Or, as my friend sensibly pointed out, “maybe he got laid and took off.”
Some of my most memorable nature-viewing moments on these islands have gone unphotographed, for various reasons. I’ve yet to visit either Vinalhaven or North Haven without at least one good bald eagle sighting, for example, but I never seem to have a camera in hand when it happens, and anyhow I think they all look alike. The tufts of strange, pubic mosses that cling to the trees might have more character.
Seals pop up every now and then, but they tend to keep their distance. This past Saturday my friend and I sat on the rocky beach across from the house and talked about four nearby seals for a good part of the afternoon while they (possibly?) conferred about us. They were very good company, but I didn’t have any urge to try to capture their little round heads bobbing up and down, not over such an expanse. I prefer close observation to mechanical zooming-in-on.
My most sensationalistic sighting took place on Monhegan Island some time in the late 90s, at considerable distance but wholly consuming. My friend and I were out hiking and cautiously approached the edge of a very sharp, very high cliff crawling on our bellies. (Not overly cautiously; Monhegan’s cliffs are serious, and last year while we were on North Haven an Irish visitor to Monhegan was swept out to sea and killed after he lost his footing). When we looked down we saw two massive orca whales splashing about in the water below, almost preposterously close to the edge of the island, and close enough to the surface that we could see their full length at moments. I didn’t have a camera with me at the time, but if I had, the height, the wind, and the waves and whales crashing below would probably have kept me from reaching for it; I felt sick with vertigo, and very nearly as tempted to back away as to keep watching. I don’t know enough about whale behavior to know what they were doing, but from my vantage point they appeared to have found a spot where they could stretch out and enjoy the turmoil around them, their breaching and lunging some sort of commentary on or appreciation of the endless conflict between granite and ocean. My stomach was down there with them.
The moths of North Haven and Vinalhaven are numerous and varied. I know very little about them but seem to be on the verge of getting into them in a big way. I’ll be in New Mexico next month and I’m eager to see what sort of moths they’ve got, though somewhat concerned about the lack of porch lights in the desert. (I’ll be meeting up with friends near Albuquerque and driving to Monument Valley). The moth below is Ennomos magnaria, a Maple Spanworm moth, and upon close inspection it wears a mullet.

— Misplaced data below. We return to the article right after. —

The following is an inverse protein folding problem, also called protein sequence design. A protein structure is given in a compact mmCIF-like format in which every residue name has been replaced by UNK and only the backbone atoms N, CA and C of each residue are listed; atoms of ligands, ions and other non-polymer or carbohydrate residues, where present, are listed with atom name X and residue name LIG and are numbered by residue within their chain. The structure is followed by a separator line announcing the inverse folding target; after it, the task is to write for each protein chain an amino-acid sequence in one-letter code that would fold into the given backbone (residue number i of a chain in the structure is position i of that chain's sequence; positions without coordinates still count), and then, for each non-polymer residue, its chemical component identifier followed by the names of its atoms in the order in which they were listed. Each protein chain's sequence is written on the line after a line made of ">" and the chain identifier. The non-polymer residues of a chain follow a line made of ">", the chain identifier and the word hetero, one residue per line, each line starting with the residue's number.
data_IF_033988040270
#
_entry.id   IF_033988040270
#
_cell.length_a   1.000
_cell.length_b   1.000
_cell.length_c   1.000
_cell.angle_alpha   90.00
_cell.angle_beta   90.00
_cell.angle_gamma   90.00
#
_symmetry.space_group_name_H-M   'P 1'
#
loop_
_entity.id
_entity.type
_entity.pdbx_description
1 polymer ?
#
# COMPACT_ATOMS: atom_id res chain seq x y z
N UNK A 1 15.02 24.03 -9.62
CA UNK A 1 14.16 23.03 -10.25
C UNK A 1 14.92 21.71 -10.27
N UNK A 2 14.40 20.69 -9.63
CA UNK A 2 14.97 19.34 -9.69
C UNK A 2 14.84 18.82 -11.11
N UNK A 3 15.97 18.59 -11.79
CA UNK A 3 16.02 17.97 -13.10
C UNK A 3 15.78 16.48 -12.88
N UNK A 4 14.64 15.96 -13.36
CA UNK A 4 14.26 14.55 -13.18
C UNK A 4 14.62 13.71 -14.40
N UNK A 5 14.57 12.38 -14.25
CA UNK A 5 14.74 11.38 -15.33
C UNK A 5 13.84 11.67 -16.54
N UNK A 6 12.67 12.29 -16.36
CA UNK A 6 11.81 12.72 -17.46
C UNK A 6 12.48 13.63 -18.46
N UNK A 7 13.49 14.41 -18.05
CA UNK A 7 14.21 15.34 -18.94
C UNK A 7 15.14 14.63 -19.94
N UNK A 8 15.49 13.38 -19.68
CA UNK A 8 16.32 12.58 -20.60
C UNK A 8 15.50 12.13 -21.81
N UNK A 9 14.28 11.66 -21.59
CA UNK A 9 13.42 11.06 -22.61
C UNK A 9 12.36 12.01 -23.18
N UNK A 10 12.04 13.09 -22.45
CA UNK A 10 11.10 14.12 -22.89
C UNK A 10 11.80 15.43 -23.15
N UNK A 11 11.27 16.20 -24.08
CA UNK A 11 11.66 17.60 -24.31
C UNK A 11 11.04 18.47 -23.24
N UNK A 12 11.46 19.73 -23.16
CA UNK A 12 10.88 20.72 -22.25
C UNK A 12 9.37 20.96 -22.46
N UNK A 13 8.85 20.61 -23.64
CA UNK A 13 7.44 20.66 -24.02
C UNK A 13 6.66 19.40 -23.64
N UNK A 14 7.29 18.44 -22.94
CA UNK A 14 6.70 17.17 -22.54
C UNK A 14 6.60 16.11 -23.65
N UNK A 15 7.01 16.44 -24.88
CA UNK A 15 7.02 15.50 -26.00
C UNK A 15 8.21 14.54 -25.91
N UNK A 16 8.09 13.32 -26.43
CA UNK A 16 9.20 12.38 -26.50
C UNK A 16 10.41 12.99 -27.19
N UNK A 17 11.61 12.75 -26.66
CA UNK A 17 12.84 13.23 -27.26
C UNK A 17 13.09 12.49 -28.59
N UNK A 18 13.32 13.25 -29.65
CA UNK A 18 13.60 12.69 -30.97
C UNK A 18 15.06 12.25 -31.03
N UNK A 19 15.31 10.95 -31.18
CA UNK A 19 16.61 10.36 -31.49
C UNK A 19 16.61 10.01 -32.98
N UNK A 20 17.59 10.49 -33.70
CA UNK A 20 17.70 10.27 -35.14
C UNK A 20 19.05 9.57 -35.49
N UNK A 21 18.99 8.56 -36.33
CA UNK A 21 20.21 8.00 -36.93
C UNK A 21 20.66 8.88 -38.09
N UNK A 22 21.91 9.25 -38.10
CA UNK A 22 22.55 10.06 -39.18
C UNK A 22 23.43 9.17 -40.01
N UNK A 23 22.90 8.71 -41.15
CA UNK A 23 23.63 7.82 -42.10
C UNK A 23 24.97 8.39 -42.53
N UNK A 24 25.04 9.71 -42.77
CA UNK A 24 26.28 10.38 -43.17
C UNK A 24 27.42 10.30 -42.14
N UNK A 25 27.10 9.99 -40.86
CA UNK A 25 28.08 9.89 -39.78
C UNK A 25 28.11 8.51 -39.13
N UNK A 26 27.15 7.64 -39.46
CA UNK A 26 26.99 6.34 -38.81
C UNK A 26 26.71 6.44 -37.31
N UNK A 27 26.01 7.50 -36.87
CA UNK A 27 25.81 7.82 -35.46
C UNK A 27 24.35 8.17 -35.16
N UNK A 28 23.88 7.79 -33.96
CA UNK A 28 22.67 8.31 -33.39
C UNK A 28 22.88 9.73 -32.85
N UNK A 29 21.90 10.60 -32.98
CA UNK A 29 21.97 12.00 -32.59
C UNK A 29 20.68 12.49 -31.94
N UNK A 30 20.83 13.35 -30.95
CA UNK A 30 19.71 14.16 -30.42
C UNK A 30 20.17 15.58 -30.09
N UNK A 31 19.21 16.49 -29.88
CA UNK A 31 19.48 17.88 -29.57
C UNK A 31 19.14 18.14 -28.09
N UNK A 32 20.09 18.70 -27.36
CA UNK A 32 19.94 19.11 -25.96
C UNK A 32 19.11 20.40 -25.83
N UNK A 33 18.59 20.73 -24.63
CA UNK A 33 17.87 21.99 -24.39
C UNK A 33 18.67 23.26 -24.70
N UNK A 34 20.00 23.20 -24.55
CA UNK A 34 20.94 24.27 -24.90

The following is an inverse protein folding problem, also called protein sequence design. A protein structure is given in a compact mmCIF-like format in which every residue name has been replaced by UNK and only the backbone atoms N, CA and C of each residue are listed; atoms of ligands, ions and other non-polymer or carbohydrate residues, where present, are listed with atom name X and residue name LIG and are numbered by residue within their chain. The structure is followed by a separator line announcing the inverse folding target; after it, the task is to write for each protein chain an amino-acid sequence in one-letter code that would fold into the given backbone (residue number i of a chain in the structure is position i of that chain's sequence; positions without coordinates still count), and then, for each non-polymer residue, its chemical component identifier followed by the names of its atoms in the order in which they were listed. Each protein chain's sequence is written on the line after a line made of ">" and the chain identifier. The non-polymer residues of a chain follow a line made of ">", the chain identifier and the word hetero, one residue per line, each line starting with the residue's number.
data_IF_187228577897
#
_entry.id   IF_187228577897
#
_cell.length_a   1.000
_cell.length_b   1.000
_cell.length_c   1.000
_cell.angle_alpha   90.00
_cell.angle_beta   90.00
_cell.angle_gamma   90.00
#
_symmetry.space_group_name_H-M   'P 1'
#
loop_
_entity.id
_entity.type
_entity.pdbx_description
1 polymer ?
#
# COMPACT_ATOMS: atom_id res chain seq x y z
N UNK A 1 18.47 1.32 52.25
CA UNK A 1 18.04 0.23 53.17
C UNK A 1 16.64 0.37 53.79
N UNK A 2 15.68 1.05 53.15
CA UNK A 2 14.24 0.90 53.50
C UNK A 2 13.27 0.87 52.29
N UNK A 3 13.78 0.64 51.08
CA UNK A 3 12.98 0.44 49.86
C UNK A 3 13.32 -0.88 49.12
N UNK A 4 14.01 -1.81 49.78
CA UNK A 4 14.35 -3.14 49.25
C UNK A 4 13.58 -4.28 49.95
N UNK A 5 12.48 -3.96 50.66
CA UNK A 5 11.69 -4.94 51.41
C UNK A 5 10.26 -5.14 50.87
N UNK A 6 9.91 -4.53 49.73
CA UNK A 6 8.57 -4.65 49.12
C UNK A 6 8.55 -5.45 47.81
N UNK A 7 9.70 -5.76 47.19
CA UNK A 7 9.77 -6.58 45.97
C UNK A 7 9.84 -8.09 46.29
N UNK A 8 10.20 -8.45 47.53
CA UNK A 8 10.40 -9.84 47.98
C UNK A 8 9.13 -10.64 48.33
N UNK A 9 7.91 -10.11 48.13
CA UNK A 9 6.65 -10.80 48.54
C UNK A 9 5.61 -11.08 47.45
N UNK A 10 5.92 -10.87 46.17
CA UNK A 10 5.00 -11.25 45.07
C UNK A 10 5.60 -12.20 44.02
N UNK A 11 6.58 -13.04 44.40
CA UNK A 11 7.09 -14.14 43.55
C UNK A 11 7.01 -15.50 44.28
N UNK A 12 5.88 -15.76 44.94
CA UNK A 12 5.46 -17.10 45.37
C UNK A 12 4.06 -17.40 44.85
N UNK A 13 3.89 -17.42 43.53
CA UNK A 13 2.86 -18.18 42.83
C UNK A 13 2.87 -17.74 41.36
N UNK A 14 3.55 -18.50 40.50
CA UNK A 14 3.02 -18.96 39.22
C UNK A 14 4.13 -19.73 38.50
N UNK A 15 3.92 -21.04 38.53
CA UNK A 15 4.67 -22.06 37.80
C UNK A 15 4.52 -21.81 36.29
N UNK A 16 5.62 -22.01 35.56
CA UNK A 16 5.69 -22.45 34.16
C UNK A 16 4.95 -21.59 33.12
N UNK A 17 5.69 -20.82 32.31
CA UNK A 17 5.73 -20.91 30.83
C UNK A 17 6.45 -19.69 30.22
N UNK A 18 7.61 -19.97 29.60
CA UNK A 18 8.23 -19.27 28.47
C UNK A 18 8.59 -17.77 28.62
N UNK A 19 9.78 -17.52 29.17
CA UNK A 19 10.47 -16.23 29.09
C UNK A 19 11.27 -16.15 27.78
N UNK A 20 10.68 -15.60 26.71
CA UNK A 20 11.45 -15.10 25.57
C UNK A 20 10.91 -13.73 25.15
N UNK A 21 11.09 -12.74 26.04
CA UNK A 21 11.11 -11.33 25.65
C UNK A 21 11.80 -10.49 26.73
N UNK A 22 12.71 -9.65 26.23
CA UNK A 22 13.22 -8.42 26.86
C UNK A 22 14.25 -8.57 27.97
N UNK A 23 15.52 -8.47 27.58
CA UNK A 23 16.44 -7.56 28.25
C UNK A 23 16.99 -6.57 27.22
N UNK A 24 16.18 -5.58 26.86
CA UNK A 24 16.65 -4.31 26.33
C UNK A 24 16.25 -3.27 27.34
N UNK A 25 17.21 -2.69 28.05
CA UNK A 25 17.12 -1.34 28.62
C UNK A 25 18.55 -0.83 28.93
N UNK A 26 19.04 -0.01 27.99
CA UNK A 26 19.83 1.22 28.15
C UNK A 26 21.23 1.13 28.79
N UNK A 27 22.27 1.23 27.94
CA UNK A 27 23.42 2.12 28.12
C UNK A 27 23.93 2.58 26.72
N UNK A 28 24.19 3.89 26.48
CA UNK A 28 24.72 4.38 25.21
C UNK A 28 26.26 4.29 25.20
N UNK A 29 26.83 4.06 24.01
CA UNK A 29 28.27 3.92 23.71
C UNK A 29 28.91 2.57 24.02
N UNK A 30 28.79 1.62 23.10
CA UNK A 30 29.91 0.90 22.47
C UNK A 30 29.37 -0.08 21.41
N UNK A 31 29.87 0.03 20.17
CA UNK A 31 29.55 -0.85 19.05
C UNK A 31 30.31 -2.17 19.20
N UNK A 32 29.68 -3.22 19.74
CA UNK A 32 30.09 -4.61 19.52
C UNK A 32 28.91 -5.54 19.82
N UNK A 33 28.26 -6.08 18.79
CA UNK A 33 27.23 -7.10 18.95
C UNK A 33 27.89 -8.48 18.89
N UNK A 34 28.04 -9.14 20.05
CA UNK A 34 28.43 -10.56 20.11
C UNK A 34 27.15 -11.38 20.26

They seem to hang around far longer than other types of moths, no matter how frequently the screen door swings open and shut. I think it takes them all day to dry the dew from their hair.
New reading accessory.
“The baked potato.”
My friend had another well-considered observation the day after the spider drama had come to a head, when he came out to join me on the deck and found me inches away from a very large spider of some other sort that was dangling out of a shrub, a brown spider as big as the first joint of my thumb. These islands in Penobscot Bay are full of spiders, some more monstrous than others; Wikipedia says the nearby island of Islesboro is home to the up-island spider, “also known as a hearse-house spider,” and “thought to be a species of unusually large wolf spider. . . . Its unusual feature is its size, by some reports spanning at least 8 inches with its legs splayed out. Some specimens are reported to be large and heavy enough to create audible footsteps in a quiet room.” I had a camera between me and it, but, my friend admonished, might nonetheless end up with a face full of spider, and probably would not be happy if that happened. It’s not that I was unconscious of my peril. It’s that my urge to document things overtakes me at moments, and I become an instrument of it, unconcerned with my own self-interests. It was probably for the best that the ugly little beast disappeared up its rigging before I could steady myself to get a better shot. My friend also thought it remarkable that I should love bugs on vacation but mostly hate them at home, but it makes perfect sense to me: people are deeply, deeply irrational.
Chapter 4 of my field guide to nature is here and you can work your way backwards from there. Like the ones preceding it, it fixates on trees.